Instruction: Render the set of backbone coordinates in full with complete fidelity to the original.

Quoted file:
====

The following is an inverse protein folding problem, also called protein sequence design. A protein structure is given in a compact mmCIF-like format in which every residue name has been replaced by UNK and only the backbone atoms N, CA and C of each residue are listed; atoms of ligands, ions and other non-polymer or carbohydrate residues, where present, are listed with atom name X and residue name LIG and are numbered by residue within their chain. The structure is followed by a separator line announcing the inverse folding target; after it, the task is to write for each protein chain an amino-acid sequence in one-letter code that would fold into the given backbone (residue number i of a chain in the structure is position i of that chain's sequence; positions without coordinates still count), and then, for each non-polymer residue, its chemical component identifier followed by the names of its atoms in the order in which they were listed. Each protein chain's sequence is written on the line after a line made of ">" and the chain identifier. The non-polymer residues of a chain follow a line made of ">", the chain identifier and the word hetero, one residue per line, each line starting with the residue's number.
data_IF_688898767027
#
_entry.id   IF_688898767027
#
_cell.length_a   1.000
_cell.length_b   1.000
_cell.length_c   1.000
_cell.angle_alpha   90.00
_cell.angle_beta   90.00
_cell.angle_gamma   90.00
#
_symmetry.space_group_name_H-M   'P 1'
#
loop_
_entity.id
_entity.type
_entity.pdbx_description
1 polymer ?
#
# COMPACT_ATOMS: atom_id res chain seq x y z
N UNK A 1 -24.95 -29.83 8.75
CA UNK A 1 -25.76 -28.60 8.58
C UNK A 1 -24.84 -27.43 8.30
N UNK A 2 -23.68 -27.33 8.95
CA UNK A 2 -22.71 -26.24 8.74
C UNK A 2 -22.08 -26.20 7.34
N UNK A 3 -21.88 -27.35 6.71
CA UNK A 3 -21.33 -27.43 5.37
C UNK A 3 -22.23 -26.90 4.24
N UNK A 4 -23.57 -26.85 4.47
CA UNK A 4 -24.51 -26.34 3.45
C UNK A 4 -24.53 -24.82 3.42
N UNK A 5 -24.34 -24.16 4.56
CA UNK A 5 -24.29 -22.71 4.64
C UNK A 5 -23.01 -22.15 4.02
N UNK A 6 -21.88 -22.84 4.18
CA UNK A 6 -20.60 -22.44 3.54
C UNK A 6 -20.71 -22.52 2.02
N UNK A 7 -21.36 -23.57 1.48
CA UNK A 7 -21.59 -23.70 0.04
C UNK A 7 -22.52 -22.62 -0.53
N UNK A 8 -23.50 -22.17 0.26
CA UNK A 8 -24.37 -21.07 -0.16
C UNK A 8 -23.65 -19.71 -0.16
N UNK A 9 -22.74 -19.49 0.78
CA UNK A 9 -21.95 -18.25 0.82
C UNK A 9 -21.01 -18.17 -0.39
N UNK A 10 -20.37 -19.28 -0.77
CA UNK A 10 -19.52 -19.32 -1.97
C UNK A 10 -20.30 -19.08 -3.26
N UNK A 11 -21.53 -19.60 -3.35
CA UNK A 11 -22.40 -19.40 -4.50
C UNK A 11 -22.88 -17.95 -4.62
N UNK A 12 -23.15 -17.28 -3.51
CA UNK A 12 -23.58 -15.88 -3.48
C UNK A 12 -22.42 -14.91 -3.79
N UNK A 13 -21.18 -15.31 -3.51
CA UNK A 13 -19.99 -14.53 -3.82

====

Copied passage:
The following is an inverse protein folding problem, also called protein sequence design. A protein structure is given in a compact mmCIF-like format in which every residue name has been replaced by UNK and only the backbone atoms N, CA and C of each residue are listed; atoms of ligands, ions and other non-polymer or carbohydrate residues, where present, are listed with atom name X and residue name LIG and are numbered by residue within their chain. The structure is followed by a separator line announcing the inverse folding target; after it, the task is to write for each protein chain an amino-acid sequence in one-letter code that would fold into the given backbone (residue number i of a chain in the structure is position i of that chain's sequence; positions without coordinates still count), and then, for each non-polymer residue, its chemical component identifier followed by the names of its atoms in the order in which they were listed. Each protein chain's sequence is written on the line after a line made of ">" and the chain identifier. The non-polymer residues of a chain follow a line made of ">", the chain identifier and the word hetero, one residue per line, each line starting with the residue's number.
data_IF_688898767027
#
_entry.id   IF_688898767027
#
_cell.length_a   1.000
_cell.length_b   1.000
_cell.length_c   1.000
_cell.angle_alpha   90.00
_cell.angle_beta   90.00
_cell.angle_gamma   90.00
#
_symmetry.space_group_name_H-M   'P 1'
#
loop_
_entity.id
_entity.type
_entity.pdbx_description
1 polymer ?
#
# COMPACT_ATOMS: atom_id res chain seq x y z
N UNK A 1 -24.95 -29.83 8.75
CA UNK A 1 -25.76 -28.60 8.58
C UNK A 1 -24.84 -27.43 8.30
N UNK A 2 -23.68 -27.33 8.95
CA UNK A 2 -22.71 -26.24 8.74
C UNK A 2 -22.08 -26.20 7.34
N UNK A 3 -21.88 -27.35 6.71
CA UNK A 3 -21.33 -27.43 5.37
C UNK A 3 -22.23 -26.90 4.24
N UNK A 4 -23.57 -26.85 4.47
CA UNK A 4 -24.51 -26.34 3.45
C UNK A 4 -24.53 -24.82 3.42
N UNK A 5 -24.34 -24.16 4.56
CA UNK A 5 -24.29 -22.71 4.64
C UNK A 5 -23.01 -22.15 4.02
N UNK A 6 -21.88 -22.84 4.18
CA UNK A 6 -20.60 -22.44 3.54
C UNK A 6 -20.71 -22.52 2.02
N UNK A 7 -21.36 -23.57 1.48
CA UNK A 7 -21.59 -23.70 0.04
C UNK A 7 -22.52 -22.62 -0.53
N UNK A 8 -23.50 -22.17 0.26
CA UNK A 8 -24.37 -21.07 -0.16
C UNK A 8 -23.65 -19.71 -0.16
N UNK A 9 -22.74 -19.49 0.78
CA UNK A 9 -21.95 -18.25 0.82
C UNK A 9 -21.01 -18.17 -0.39
N UNK A 10 -20.37 -19.28 -0.77
CA UNK A 10 -19.52 -19.32 -1.97
C UNK A 10 -20.30 -19.08 -3.26
N UNK A 11 -21.53 -19.60 -3.35
CA UNK A 11 -22.40 -19.40 -4.50
C UNK A 11 -22.88 -17.95 -4.62
N UNK A 12 -23.15 -17.28 -3.51
CA UNK A 12 -23.58 -15.88 -3.48
C UNK A 12 -22.42 -14.91 -3.79
N UNK A 13 -21.18 -15.31 -3.51
CA UNK A 13 -19.99 -14.53 -3.82